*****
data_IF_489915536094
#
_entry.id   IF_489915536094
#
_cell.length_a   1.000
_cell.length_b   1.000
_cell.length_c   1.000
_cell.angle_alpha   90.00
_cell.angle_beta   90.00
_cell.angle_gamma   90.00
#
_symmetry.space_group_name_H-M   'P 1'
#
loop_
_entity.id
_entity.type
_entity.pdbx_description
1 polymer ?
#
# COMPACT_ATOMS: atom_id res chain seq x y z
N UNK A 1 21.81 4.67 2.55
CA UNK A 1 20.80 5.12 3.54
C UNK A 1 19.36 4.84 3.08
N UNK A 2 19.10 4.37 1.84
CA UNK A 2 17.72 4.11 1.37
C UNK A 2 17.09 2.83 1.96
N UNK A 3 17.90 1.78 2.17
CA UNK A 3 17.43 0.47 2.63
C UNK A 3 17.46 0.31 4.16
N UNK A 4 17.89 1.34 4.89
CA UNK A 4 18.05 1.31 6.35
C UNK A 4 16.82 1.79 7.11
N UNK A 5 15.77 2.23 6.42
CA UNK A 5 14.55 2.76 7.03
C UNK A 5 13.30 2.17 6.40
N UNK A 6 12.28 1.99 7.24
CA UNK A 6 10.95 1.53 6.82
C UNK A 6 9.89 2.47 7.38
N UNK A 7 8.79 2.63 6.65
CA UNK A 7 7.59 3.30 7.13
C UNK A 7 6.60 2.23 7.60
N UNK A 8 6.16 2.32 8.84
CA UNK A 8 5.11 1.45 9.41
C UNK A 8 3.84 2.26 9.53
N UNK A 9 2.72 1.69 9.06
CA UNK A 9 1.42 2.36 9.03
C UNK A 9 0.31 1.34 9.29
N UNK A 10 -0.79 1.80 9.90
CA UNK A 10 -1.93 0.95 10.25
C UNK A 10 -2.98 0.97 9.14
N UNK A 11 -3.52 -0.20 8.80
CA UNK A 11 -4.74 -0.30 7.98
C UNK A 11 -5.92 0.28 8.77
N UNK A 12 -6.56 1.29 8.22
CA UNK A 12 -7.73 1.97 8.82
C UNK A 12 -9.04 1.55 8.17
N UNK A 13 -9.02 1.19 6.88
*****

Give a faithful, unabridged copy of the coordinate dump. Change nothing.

data_IF_489915536094
#
_entry.id   IF_489915536094
#
_cell.length_a   1.000
_cell.length_b   1.000
_cell.length_c   1.000
_cell.angle_alpha   90.00
_cell.angle_beta   90.00
_cell.angle_gamma   90.00
#
_symmetry.space_group_name_H-M   'P 1'
#
loop_
_entity.id
_entity.type
_entity.pdbx_description
1 polymer ?
#
# COMPACT_ATOMS: atom_id res chain seq x y z
N UNK A 1 21.81 4.67 2.55
CA UNK A 1 20.80 5.12 3.54
C UNK A 1 19.36 4.84 3.08
N UNK A 2 19.10 4.37 1.84
CA UNK A 2 17.72 4.11 1.37
C UNK A 2 17.09 2.83 1.96
N UNK A 3 17.90 1.78 2.17
CA UNK A 3 17.43 0.47 2.63
C UNK A 3 17.46 0.31 4.16
N UNK A 4 17.89 1.34 4.89
CA UNK A 4 18.05 1.31 6.35
C UNK A 4 16.82 1.79 7.11
N UNK A 5 15.77 2.23 6.42
CA UNK A 5 14.55 2.76 7.03
C UNK A 5 13.30 2.17 6.40
N UNK A 6 12.28 1.99 7.24
CA UNK A 6 10.95 1.53 6.82
C UNK A 6 9.89 2.47 7.38
N UNK A 7 8.79 2.63 6.65
CA UNK A 7 7.59 3.30 7.13
C UNK A 7 6.60 2.23 7.60
N UNK A 8 6.16 2.32 8.84
CA UNK A 8 5.11 1.45 9.41
C UNK A 8 3.84 2.26 9.53
N UNK A 9 2.72 1.69 9.06
CA UNK A 9 1.42 2.36 9.03
C UNK A 9 0.31 1.34 9.29
N UNK A 10 -0.79 1.80 9.90
CA UNK A 10 -1.93 0.95 10.25
C UNK A 10 -2.98 0.97 9.14
N UNK A 11 -3.52 -0.20 8.80
CA UNK A 11 -4.74 -0.30 7.98
C UNK A 11 -5.92 0.28 8.77
N UNK A 12 -6.56 1.29 8.22
CA UNK A 12 -7.73 1.97 8.82
C UNK A 12 -9.04 1.55 8.17
N UNK A 13 -9.02 1.19 6.88